Legendary Dress goes to the Oscars

As has become the norm since 2004, the first Saturday of last December saw the Windhoek Country Club and Resort turn into a cultural-cum-modern hotchpotch as it once again hosted the eighth annual Legendary Dress Designers’ Competition and Gala Dinner.

What started as a once-off weekend event seven years ago has since developed into a glamorous event known as Kujeurua (or Kujeurua Ndjimairiroro if you like) -loosely translated to ‘one can only help uplift those who make the effort to help themselves’.

Simply put, the idea has lived up to that; catapulting designers of the Ovaherero/Ovambanderu traditional dresses onto a different and enviable platform while helping establish them as designers of note in the process.

Having been inherited from the Victorian era centuries ago, the dress has now become an epitome of the cultural heritage of this cultural community.

However, in the ever changing environment of fashion fads, members of the Kujeuracould not sit idle and see the dress - a pride of their communities - renege into the doldrums of an ageing culture, hence the initiative to honour its designers.

This has encouraged new designs, which have had to keep up with the changing times but have essentially maintained the dress’ cultural features. Although the salient features of the dress, through a quest for modernisation, have been subjected to rigorous challenges, it still needs to cover the essential parts of an Omuherero woman, such as the legs, arms and the chest.

While striving to remain within cultural limits and remits, however, there has always been the need to see the dress also being an equal among the best, either on the local and/or international fashion platforms. In this regard, designers are annually given particular forums on which to peg their designs, such as the 2011 event. The 2012 event took place under the theme: “The Legendary Dress goes to the Oscars”.

The idea was for the designers to make a dress that would not only stand its own ground on the Oscars’ red carpet but one that would conquer the awards on whomever would be adorned in it for a different reason - the design, not the awards.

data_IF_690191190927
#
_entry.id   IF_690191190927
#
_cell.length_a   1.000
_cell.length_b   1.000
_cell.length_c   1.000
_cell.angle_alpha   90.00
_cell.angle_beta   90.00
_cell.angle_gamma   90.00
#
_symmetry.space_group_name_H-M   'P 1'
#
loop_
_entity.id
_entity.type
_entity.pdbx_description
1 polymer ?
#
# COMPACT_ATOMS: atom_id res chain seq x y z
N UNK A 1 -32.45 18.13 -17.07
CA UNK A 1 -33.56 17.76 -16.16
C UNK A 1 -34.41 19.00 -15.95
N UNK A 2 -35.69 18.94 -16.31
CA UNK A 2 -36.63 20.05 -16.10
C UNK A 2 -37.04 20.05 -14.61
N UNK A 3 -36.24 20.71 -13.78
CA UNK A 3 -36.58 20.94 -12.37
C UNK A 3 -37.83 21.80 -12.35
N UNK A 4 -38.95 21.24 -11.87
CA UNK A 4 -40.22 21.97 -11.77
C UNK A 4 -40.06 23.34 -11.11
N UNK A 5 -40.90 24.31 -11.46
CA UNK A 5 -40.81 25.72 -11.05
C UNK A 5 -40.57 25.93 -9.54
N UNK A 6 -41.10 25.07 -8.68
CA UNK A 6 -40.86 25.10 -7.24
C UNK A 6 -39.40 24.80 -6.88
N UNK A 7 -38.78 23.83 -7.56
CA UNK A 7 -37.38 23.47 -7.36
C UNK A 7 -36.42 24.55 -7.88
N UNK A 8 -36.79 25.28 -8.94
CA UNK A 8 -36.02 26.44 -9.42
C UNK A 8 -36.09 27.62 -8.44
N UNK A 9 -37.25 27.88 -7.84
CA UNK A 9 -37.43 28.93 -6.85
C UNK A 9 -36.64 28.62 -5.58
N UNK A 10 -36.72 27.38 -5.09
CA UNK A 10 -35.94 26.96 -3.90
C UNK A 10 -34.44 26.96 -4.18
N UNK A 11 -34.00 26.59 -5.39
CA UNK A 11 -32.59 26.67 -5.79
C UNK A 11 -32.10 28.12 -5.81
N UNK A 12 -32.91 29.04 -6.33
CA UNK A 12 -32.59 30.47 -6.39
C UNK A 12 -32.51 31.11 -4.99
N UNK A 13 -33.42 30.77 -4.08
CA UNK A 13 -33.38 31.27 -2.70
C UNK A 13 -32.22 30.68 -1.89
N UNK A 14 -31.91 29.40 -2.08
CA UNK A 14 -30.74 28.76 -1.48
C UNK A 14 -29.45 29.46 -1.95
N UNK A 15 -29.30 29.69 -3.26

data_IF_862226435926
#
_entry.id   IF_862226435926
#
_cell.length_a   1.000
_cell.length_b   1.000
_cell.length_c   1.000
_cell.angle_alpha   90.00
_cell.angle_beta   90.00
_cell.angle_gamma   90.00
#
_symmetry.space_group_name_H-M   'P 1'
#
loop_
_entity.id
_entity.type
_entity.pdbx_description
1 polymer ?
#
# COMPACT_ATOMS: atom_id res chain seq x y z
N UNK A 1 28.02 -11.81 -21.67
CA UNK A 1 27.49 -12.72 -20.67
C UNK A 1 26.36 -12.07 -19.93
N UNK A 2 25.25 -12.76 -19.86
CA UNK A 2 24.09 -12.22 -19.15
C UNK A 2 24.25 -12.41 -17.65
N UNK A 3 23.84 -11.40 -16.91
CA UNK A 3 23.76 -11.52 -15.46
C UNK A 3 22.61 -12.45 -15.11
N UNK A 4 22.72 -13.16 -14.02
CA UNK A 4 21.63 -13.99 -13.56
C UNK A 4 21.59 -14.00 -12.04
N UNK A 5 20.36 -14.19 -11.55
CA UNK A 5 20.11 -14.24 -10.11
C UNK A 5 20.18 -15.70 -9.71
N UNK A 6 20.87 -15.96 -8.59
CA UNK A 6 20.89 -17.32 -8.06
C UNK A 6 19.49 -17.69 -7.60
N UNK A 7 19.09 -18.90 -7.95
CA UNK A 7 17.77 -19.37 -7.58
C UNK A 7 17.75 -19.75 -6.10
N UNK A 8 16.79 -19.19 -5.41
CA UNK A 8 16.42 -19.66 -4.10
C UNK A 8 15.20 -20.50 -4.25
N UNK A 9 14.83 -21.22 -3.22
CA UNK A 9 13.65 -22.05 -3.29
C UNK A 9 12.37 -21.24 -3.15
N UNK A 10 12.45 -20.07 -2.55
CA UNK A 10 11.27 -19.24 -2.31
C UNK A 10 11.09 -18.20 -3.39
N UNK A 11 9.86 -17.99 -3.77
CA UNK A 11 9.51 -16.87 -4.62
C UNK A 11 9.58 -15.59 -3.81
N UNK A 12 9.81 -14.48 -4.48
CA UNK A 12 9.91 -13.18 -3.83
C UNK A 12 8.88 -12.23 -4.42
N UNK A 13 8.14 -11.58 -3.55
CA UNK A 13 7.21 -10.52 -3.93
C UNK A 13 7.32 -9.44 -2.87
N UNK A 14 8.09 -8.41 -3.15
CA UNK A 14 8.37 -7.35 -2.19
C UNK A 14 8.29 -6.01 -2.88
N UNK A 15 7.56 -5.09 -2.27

From Humble Beginnings to Elegant Beauty has been the slogan of the event since its inception. And it is not difficult to see why the slogan is apt because today, the dress is a far cry from its Victorian adaptation.

The dress has undergone many transformations, from its material origin to the petticoats and its headgear. Unlike in the past when the headgear was round-ish, today, its horn-like look, which resembles that of a cow, is an outstanding feature.

In their hundreds, the attendees converged in droves at the Windhoek Country Club and Resort December event, unmistakably elegant in their traditional attires, giving full meaning to the slogan, From Humble Beginnings to Elegant Beauty.

This is the time of the year when the resort’s Oryx 1, 2 and 3 suites give way to this one event to cater to the massiveness of its demand in terms of sheer attendance.

For the first time, the red carpet was rolled out for the guests to acknowledge their traditional and general elegance.

Besides the actual designs on the catwalk, various designs of the guests themselves have become a formidable attraction at the event albeit a sideline one. And this has been one draw card if not the foremost one; having a rainbow of designs to choose from.

One only wonders why competition on the floor has not become a feature of the event through which one of the guests’ designs would stand to win a special award!

On that particular December evening, there were 14 designers. Heaven only knows how the judges made their decision for there was little to choose from.

But as with every competition, someone always emerges as a first choice, which is usually the prerogative. But as they say, the final word rests with the judges.

On this particular evening, a Katutura resident, Tukuee Kaumue, emerged as 2012’s best designer of the traditional dress. Her maroon evening chiffon dress, modeled by Vemuii Meroro, scooped more than N$10 000 in prize money.

The first runners-up were Mbenomaua Murangi [whose dress was showcased by Mbakondja Kavitjene] and Toucy Tjiuombo [who came in third place and cat-walked in her own design].

But has the dress really gone From Humble Beginnings to Elegance? Yes, it has featured at glamourous regional events such as the opening of the South African parliament in Cape Town.

In 2011, courtesy of the Ministry of Trade and Industry, a design by Namibia’s upcoming designer, McBright Kavairi, graced an international catwalk in Berlin.

Only towards the end of last year did Kavari, a protégé of Kujeurua, win the Legendary Dress completion three times in earnest. This was a rare standing ovation at the first ever Namibian fashion show whose international attendees included renowned South African cutting edge designers; David Tlale and Suzaan Heyns.

Other  international names included Cameroon-born fashion designer, Martial Tapolowho is based in France; a Zimbabwean fashion designer based in Harare, Joyce Chimanye; Nigerian designer, Modela Couture and an Angolan designer who founded his brand in 2005, Allex Kangala. Kangala showcased nothing but sophistication in a range of tailor-made men’s suits.

Need one really say more than confirming that indeed the traditional dress has emerged from humble beginnings to elegance.  PF